Connections: Can brick-and-mortar stores survive in the age of Amazon?
The retail giant Toys “R” Us has filed for bankruptcy and is closing its stores across the nation. The move is leaving more than 30,000 employees out of jobs, health insurance, and severance pay. It’s the latest retail chain owned by private equity firms to close its doors. Companies taken over by these firms are often shouldered with the firms’ high debt loads, pushing struggling companies to a faster decline. Progressive groups say the pattern is a reminder of the human cost on working class people, and the cycle needs to stop. But others say private equity firms do bring value to some companies.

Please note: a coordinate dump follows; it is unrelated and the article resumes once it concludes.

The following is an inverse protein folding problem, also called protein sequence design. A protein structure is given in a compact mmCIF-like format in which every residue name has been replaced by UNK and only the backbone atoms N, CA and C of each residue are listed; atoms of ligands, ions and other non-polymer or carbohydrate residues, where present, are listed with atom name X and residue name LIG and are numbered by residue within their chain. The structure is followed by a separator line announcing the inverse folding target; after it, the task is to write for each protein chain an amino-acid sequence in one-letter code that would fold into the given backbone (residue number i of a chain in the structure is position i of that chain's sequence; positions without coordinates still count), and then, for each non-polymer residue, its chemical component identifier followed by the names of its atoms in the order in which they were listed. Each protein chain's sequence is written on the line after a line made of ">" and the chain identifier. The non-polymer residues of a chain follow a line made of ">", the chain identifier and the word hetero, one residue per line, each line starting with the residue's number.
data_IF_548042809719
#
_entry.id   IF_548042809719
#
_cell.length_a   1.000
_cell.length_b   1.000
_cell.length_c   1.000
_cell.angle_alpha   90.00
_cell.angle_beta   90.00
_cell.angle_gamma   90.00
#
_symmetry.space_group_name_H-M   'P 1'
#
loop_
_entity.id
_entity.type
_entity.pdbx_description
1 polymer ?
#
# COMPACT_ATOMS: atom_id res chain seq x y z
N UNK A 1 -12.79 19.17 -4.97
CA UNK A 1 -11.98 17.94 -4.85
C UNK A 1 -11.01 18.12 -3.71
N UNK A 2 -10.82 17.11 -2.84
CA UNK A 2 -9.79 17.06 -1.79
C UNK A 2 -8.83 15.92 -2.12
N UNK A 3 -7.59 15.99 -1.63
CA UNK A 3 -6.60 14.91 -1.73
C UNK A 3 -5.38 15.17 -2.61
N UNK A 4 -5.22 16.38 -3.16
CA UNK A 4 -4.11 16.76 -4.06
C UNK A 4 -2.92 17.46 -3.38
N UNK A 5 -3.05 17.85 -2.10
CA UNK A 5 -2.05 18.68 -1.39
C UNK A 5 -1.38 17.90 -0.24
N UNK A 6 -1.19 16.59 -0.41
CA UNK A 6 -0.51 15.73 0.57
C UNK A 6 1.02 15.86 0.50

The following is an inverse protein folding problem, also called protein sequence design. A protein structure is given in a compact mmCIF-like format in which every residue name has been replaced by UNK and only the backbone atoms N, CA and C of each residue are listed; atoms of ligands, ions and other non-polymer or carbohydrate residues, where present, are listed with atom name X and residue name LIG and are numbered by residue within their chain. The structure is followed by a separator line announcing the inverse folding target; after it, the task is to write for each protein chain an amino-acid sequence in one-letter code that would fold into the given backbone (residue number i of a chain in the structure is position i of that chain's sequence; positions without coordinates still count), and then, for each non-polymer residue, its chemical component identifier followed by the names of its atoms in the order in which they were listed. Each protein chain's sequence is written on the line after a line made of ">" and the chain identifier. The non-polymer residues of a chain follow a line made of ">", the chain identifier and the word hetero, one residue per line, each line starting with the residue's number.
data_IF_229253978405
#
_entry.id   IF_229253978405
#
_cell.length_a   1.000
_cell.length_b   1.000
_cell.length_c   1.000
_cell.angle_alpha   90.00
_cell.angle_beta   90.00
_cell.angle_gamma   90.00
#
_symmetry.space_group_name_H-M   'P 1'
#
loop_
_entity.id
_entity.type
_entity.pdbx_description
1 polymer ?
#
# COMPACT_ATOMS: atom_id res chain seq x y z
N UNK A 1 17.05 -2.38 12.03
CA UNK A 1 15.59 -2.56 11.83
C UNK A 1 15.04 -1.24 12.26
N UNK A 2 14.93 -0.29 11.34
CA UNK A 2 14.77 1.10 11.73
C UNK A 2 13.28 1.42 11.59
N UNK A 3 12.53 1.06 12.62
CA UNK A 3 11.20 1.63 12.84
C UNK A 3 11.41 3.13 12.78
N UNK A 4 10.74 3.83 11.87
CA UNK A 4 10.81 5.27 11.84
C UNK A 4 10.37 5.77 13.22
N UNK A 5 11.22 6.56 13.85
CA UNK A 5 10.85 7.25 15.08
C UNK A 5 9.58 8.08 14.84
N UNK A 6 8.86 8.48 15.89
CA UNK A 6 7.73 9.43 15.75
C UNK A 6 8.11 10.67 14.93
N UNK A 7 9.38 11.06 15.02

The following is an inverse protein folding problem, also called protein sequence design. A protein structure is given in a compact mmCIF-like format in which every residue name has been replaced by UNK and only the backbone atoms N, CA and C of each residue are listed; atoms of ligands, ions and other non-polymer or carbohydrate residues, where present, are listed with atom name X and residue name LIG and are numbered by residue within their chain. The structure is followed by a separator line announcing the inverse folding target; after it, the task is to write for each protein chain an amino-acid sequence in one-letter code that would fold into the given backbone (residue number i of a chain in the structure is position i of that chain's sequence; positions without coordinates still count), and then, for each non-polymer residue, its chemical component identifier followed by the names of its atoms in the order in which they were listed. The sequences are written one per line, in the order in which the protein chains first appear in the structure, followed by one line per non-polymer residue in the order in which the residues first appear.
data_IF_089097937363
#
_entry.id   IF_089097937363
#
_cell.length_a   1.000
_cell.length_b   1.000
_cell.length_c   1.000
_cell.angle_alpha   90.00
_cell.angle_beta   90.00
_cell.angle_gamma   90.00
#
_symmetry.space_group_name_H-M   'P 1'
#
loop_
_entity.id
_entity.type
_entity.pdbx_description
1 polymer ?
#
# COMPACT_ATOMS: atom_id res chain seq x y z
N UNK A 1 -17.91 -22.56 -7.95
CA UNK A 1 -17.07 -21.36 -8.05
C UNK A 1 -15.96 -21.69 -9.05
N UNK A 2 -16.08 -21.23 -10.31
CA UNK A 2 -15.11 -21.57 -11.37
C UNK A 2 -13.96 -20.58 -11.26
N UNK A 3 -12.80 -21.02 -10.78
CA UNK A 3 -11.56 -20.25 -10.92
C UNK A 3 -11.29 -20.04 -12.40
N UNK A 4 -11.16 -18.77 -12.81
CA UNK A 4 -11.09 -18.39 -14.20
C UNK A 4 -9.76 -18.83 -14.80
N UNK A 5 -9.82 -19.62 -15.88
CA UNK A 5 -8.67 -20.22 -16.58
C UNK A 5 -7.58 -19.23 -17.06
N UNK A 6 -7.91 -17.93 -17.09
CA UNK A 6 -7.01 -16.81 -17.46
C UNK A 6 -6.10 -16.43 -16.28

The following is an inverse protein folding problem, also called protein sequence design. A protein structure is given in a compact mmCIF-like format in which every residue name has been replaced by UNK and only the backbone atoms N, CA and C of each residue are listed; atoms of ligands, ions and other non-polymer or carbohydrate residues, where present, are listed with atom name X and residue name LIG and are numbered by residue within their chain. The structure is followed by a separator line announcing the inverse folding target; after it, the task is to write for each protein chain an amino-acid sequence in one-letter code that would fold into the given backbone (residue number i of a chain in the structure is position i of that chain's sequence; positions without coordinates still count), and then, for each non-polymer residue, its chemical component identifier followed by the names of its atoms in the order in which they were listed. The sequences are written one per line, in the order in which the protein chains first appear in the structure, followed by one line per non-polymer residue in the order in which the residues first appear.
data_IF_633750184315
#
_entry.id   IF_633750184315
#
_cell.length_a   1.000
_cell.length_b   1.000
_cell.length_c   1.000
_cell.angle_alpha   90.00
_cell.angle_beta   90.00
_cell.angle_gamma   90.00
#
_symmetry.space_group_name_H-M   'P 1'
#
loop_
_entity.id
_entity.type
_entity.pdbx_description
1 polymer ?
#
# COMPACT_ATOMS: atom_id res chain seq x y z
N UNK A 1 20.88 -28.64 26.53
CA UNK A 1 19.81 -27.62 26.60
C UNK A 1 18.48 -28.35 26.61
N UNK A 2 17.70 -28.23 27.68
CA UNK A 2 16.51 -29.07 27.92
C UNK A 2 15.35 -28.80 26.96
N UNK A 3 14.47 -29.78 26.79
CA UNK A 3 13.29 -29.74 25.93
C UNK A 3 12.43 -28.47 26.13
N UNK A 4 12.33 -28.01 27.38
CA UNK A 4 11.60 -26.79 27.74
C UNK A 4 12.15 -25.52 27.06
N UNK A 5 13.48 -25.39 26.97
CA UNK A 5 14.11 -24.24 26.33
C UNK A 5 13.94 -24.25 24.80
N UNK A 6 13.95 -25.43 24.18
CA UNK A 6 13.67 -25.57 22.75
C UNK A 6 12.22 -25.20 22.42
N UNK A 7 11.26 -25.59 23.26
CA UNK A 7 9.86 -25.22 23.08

Toys “R” Us closing its doors also raises another question: can brick-and-mortar retailers survive and thrive in the age of Amazon? Our guests weigh in on the economics:
- Michael Kink, executive director of the Strong Economy for All Coalition
- Amit Batabyal, professor of economics at RIT
- Rocco Pellegrino, owner of Small World Books